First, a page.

Today, Fall Creek vineyards are planted with Black Spanish Lenoir, a neutral blending grape, and they buy grapes on long-term contract, such as Chenin Blanc from Mesa Vineyards in Pecos County and Tempranillo from Salt Lick Vineyard southwest of Austin.

Owing to the Aulers' European self-education, the two acquired a European taste for wine. The climate at Fall Creek is at once like Rioja in Spain and Southern France, yet is its own region with a singular style. Fall Creek Vineyards employs Burgundian wine-making techniques in pursuit of the European taste profile. To further hone their winery's technique, they called on renowned winemaker André Tchelistcheff as a wine consultant. Tchelistcheff is credited with creating a Napa-style for Cabernet while working at Beaulieu Vineyards (BV), and he brought some of that “new world” flair to Fall Creek; the Fall Creek wines respond well to technology such as cold fermentation and precision processes.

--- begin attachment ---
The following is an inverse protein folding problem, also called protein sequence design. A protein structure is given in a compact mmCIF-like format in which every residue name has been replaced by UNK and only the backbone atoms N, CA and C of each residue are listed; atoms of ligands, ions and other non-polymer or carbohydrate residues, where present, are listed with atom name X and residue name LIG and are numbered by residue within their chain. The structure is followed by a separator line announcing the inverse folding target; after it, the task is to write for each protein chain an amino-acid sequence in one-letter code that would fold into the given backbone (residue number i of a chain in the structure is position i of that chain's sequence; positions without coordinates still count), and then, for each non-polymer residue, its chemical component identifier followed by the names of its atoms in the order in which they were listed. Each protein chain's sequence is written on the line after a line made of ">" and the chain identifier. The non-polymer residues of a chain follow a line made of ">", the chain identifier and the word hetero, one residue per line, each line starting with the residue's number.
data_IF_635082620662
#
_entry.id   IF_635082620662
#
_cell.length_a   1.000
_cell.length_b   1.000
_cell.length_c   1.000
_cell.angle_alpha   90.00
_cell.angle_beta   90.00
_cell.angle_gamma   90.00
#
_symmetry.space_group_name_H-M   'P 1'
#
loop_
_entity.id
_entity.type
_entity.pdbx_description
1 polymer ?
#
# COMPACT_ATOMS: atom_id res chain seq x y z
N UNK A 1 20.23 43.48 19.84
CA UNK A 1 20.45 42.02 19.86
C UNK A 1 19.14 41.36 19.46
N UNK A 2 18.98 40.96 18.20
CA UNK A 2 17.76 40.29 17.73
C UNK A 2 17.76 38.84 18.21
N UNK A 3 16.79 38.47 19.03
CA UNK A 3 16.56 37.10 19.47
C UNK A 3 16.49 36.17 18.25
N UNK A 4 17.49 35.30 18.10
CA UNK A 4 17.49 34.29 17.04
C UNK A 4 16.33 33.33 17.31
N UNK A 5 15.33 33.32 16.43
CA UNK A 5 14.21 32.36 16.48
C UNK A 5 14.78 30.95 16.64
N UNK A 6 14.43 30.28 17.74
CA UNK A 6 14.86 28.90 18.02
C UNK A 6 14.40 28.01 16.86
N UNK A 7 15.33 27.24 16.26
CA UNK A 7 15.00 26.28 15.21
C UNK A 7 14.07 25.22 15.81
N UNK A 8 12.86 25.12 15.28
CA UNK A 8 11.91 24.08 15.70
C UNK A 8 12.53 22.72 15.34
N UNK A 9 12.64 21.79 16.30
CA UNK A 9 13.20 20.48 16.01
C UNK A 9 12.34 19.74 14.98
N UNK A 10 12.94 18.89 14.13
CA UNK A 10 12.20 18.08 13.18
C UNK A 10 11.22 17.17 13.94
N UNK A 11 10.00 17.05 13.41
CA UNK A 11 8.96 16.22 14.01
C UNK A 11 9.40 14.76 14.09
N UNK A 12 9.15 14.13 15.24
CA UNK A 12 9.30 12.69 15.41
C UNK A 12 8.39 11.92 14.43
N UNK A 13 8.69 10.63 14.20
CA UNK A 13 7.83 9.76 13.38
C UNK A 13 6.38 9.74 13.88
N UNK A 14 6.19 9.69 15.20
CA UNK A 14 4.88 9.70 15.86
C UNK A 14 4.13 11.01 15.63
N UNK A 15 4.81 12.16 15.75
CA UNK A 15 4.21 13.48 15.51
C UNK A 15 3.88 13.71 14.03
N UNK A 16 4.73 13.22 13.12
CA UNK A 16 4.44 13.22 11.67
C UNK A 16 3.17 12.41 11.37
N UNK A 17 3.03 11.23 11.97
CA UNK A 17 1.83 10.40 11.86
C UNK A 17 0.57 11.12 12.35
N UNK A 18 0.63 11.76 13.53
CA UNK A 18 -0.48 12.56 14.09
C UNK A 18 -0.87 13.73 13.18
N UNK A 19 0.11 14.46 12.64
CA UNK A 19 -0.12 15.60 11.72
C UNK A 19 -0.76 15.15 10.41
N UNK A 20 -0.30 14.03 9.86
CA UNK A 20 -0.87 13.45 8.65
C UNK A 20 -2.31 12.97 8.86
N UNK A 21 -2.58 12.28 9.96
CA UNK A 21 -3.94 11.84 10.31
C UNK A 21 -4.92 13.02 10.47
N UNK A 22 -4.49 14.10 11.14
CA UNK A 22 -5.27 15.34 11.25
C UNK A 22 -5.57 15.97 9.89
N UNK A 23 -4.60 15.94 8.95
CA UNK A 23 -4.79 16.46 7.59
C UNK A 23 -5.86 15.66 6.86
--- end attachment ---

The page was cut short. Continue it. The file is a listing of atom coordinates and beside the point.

One of Tchelistcheff’s influences is his encouragement of the Bordeaux blend, Meritus. He tasted the wine and really liked it. Tchelistcheff encouraged the Aulers to set aside Cabernet Sauvignon, Merlot and Bordeaux varieties and give them white-glove treatment to make a special wine: don’t let the grapes get too hot; don’t let the skins stay on too long; age the wine in oak barrels and leave it alone. This is the formula Fall Creek has followed since the 1980s. Meritus is only made in the years that it works out well. Fall Creek won’t bottle it unless they feel it’s worth it. “This is Texas. Texas weather can be our best friend or our worst enemy. Some years we can make Meritus, some years we can’t,” says Ed.